Pethia also said that resource barriers were a topic to come up. 

“There’s an ever-decreasing amount of funding from state and federal government for housing programs,” Pethia said. “There’s a lot of focus on the Dillon rule and the fact that Virginia’s legislature really restricts what localities can do to address housing. We don’t have that flexibility to try new things.”

Pethia spoke about the stakeholder meetings composed of nine people who represent various groups in the county to include, senior citizens, local employers, IMPACT, the regional housing partnership, the homeless community, homeowners, low-income households and the city of Charlottesville. The group has had input in policy development. 

As for next steps, first, the policy and strategy development is expected to continue through March. By April, there could be a joint work session between the Board of Supervisors and Planning Commission, along with a public comment period through May and June. By July, policy and strategy recommendations can be finalized so that August through September could see policy approval and adoption.

Form-based code ordinance for downtown strategic investment area to receive more deliberation by NDS and Planning Commission

This week, a City Council agenda item included an ordinance for a zoning request change in the downtown Strategic Investment Area. 

Form-based code, unlike traditional zoning code, focuses on the physical forms of buildings and spaces.

“What we want is a pedestrian environment that allows for us to meet some of the goals in our Comprehensive Plan,” said Brian Haluska, principal planner for the city. “Nodes of activity, lots of eyes on the street, people out and walking, taking advantage of nice sidewalks, … going to restaurants.”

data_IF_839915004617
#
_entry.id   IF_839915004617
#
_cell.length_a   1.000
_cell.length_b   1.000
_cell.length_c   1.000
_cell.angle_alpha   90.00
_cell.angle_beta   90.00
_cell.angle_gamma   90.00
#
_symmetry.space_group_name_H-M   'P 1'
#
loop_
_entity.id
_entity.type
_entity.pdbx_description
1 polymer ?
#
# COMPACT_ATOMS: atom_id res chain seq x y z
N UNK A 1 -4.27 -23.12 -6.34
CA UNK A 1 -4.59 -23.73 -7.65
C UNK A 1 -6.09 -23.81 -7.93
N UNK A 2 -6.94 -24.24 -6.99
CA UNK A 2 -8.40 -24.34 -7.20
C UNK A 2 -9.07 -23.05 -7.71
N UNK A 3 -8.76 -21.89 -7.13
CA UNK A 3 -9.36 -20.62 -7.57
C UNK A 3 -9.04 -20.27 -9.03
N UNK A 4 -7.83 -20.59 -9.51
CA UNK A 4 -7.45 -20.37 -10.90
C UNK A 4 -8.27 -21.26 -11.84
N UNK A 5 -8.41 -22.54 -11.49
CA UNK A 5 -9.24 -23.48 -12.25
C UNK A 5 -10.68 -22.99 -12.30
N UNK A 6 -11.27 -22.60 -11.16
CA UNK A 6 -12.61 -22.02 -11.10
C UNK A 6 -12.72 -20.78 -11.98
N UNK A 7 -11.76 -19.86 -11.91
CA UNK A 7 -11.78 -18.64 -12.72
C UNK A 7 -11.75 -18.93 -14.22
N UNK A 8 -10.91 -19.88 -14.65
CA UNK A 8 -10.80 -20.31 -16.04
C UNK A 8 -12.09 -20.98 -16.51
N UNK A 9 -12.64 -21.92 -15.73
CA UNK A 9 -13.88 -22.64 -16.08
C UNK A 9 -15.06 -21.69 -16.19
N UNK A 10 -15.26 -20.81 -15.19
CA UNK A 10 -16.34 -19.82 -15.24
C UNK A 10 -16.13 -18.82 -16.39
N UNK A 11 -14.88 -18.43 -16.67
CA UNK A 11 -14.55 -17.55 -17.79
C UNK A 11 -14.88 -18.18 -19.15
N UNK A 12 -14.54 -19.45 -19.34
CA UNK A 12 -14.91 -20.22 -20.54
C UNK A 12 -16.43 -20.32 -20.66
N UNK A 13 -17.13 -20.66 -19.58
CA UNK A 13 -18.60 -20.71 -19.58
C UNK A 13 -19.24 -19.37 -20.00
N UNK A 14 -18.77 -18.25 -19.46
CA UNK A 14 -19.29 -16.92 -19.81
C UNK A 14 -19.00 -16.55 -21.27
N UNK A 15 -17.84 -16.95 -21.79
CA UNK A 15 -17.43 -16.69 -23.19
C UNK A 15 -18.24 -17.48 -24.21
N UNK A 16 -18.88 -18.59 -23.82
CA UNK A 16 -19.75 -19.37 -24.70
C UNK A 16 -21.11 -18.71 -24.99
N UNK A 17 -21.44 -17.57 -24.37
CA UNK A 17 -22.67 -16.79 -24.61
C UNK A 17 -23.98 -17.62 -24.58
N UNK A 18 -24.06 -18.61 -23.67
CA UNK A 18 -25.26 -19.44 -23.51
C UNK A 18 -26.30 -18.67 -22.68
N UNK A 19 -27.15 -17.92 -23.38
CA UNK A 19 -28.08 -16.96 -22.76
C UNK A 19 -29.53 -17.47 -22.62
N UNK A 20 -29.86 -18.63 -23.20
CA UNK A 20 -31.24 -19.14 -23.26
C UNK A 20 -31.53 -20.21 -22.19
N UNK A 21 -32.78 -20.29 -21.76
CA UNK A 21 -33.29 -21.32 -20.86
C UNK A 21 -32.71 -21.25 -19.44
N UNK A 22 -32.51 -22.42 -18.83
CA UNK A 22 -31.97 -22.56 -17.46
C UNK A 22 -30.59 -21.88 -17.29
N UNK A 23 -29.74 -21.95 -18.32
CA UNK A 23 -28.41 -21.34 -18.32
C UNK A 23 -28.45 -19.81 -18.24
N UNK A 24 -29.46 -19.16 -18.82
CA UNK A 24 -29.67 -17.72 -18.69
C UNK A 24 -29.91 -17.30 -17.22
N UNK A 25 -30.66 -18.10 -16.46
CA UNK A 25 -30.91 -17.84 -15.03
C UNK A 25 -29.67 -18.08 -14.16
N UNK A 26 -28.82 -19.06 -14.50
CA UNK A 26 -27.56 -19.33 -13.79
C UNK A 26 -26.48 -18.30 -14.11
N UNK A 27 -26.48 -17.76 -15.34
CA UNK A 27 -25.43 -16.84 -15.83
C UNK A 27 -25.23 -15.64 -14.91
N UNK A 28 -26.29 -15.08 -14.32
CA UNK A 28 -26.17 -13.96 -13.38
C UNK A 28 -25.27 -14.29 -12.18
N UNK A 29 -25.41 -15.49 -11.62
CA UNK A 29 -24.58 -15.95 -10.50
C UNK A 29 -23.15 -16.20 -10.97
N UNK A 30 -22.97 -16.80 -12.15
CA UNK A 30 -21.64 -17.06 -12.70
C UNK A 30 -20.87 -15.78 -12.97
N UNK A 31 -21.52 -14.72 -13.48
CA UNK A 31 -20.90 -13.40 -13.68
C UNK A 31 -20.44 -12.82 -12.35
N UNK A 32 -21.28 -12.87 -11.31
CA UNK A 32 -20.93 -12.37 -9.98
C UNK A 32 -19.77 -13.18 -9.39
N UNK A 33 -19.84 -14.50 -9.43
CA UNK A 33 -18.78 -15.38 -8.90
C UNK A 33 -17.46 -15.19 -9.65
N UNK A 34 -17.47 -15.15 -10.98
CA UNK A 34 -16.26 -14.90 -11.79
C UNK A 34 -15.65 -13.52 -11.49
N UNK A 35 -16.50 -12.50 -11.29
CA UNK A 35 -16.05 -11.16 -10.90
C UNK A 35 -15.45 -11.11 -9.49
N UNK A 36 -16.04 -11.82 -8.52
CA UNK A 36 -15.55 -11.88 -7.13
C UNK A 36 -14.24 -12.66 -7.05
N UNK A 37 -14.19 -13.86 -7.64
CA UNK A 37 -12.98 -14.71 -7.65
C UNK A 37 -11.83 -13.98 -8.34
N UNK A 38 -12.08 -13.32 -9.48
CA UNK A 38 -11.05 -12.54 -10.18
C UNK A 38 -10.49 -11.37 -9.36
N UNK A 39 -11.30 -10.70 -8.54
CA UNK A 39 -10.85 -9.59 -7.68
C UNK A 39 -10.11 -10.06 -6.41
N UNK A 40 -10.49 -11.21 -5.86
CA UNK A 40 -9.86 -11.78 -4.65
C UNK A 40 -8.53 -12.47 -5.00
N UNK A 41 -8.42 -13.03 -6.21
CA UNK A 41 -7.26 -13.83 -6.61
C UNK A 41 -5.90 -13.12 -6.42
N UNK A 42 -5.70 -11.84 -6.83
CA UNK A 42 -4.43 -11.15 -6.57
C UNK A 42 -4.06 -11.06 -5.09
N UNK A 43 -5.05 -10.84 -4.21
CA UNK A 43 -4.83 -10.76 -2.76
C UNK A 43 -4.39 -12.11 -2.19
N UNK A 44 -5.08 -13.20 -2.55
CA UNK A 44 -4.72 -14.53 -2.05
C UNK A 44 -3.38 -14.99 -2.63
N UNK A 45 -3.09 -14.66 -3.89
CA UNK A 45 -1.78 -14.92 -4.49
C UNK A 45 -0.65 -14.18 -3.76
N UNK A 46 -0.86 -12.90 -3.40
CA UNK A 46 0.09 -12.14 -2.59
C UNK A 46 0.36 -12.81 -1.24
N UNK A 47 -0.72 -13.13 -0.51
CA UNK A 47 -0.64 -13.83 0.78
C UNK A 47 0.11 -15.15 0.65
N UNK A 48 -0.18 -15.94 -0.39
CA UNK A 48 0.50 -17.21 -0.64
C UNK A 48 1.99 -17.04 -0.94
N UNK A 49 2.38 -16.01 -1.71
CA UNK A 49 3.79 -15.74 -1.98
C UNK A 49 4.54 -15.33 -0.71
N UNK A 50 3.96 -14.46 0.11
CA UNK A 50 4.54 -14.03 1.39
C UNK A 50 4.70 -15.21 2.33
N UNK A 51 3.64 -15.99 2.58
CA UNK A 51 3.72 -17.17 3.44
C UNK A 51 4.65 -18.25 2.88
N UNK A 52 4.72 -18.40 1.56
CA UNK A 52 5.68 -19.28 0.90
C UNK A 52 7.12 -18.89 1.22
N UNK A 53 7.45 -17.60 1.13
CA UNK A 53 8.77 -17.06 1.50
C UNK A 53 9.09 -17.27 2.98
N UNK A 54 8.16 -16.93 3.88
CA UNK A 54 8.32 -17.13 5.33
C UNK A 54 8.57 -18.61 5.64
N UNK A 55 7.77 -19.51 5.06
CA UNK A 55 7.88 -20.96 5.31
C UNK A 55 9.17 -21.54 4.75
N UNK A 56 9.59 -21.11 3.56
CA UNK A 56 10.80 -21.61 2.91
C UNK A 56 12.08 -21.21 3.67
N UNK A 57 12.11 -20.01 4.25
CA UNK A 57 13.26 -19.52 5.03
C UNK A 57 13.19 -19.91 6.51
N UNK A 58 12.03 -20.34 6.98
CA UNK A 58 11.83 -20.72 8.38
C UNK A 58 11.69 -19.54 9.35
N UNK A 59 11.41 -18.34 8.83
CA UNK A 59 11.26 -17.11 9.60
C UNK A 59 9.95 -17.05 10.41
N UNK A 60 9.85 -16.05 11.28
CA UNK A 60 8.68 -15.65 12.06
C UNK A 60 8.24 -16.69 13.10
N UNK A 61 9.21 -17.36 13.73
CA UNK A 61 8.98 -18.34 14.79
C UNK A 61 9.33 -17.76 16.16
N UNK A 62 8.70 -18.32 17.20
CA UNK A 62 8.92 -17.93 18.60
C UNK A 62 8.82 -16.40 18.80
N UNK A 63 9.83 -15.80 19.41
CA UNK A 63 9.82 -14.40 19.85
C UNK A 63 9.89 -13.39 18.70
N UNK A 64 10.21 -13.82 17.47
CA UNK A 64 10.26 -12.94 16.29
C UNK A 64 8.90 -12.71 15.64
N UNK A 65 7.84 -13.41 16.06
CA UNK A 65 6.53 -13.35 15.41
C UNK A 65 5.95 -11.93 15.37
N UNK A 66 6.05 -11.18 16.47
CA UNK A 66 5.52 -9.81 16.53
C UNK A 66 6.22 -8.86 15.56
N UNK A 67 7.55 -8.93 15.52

Haluska said that the form-based code could encourage more walking and less driving along with more convenience of people being able to live where they want to go through mixed-use development.

“We don’t want a district that’s full of offices where everything shuts down after 5 o’clock, and we don’t want it all residential where it’s devoid of activity,” Haluska said. “You really have to focus on that ground-floor experience where you’re less worried about where the roofline is and you’re more worried about ‘what is this building going to be like if I walk past it?’”

One of the recommendations from the Planning Commission would provide bonuses measured in square footage rather than units to incentivize some affordable housing as part of the area and that 10% of the square footage should be affordable. 

As the city is currently working on finalizing its Comprehensive Plan, a housing policy and zoning rewrite, Haluska noted how the form based code fits in as part of that puzzle. 

“This is not a substitution for an affordable housing policy,” he said. “This is a small piece of the puzzle. You’re not going to concentrate [affordable housing] all in this area anyway, and as the city attorney said, there’s efforts going on now to enrich it and take a broader approach.”

As the council deferred action, NDS will coordinate with City Attorney John Blair over the course of the next few months to revisit the text of the ordinance while the Planning Commission works on the zoning map. Both will eventually be reexamined by the City Council.

  • Address: Strategic Investment Area south of the Downtown Mall
  • Scale: 80 acres
  • Affordability requirement: square footage vs unit-based development could contribute to affordable units
  • Amenities: publicly-accessible green space
  • Next steps: the City Council deferred action for the time being and referred a zoning map amendment to the Planning Commission